Well, wouldn’t you know. After a couple of days having Grandaddy songs playing in my head, kitchen, and in front of my six year old son (who tried dancing to “Now It’s On”, bless his little cotton socks), I saunter onto the Drowned In Sound board and find that Grandaddy are reuniting for some gigs. Grandaddy! Gigs! They are a band I only managed to see live once, in a club in Basel, of all places, playing to about 20 vaguely interested Swiss folk and a smattering of ex-pats who were far more interested. And they were great; despite there being some obvious tensions in the band, they sounded good, looked like a bunch of skaters, truck drivers and odd-job men who’d decided to form a band singing about robots, and generally made it more than worth the train ride from Zurich.

For they are one of the Great Lost Bands of the 90’s/00’s. I’ll never understand why they didn’t make it big (or at least bigger); they made music quite unlike any of their peers, mixing weird old analogue synths with fuzzed guitars, with the sweetest tunes you can imagine, sung by a man with the resigned air of a fellow who’s just seen his girlfriend run off with a snowboard instructor, singing tales of broken robots, miners on a distant planet viewing their loved ones but unable to talk to them, the perils of doing science, paeans to the outdoor life and how cities slowly kill you, and that’s just off one album. The songs were wistful, funny, achingly sad, thoughtful, whimsical, wry and pointed. They felt utterly human, even when singing about how their robot had died.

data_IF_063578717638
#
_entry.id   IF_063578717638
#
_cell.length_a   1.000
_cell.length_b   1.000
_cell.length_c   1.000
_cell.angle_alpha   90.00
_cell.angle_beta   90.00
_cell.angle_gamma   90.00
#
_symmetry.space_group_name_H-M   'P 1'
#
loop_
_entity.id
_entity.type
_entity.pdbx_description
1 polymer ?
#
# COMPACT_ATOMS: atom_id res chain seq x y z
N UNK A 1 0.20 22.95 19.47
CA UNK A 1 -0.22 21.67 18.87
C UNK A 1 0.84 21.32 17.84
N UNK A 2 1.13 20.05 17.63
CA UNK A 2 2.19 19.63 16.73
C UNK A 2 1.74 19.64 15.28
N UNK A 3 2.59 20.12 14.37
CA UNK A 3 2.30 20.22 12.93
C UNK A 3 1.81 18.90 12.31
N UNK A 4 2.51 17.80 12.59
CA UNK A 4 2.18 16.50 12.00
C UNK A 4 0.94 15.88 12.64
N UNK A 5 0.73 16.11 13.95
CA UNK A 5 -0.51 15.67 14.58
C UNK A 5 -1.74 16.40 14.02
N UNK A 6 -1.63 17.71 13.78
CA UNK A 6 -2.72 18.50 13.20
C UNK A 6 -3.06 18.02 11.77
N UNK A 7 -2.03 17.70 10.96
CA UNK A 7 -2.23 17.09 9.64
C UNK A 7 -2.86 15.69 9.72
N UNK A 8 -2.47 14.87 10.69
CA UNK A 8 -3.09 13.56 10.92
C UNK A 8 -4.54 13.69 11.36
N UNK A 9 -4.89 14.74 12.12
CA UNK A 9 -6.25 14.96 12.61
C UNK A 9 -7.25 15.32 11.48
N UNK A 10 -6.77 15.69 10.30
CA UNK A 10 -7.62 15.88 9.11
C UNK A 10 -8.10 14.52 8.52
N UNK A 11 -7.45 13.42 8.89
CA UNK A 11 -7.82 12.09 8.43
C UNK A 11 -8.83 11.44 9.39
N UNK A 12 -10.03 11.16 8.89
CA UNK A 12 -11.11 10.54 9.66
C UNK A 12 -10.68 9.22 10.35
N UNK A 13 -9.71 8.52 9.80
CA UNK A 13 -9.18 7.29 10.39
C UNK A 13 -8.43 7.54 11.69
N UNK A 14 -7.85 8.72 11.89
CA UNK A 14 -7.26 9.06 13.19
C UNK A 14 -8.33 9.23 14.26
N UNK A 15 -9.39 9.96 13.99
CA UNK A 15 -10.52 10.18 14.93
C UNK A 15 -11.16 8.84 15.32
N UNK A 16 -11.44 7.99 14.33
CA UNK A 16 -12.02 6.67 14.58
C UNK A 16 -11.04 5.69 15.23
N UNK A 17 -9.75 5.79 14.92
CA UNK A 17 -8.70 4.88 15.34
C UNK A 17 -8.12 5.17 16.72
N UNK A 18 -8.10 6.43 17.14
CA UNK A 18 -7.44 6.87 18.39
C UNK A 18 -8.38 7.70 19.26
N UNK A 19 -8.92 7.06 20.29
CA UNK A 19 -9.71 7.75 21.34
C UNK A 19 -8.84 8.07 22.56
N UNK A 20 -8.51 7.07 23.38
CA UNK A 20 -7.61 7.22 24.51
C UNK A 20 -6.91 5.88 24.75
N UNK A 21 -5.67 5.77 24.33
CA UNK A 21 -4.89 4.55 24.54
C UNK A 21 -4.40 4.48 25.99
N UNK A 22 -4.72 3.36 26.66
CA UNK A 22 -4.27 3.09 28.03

Unlike 99.999% of their contemporaries, they were about modern life, about suburbia, about dull jobs, about sci-fi, about skating, about cats, about anything that Jason Lytle was curious about. I’ve missed them, and seeing him play solo back in 2010 was a highlight of my gigging career.

I can only hope they play some shows in London.


Crystal Lake:

Hewlett’s Daughter:

El Caminos In The West:

Buy stuff from Grandaddy’s Amazon Store.

Songs Of 2009 (Part One)

Or rather, great songs from good albums that came out this year. Or great songs that weren’t on an album at all. Or great songs that were on albums that I never got round to listening to.

Oh, just great songs, alright?

(Some of my favorite songs are actually on favorite albums, so see here for them.)

Old Stalwarts

Bill Callahan – Jim Cain

“I used to be darker, then I got lighter, then I got dark again”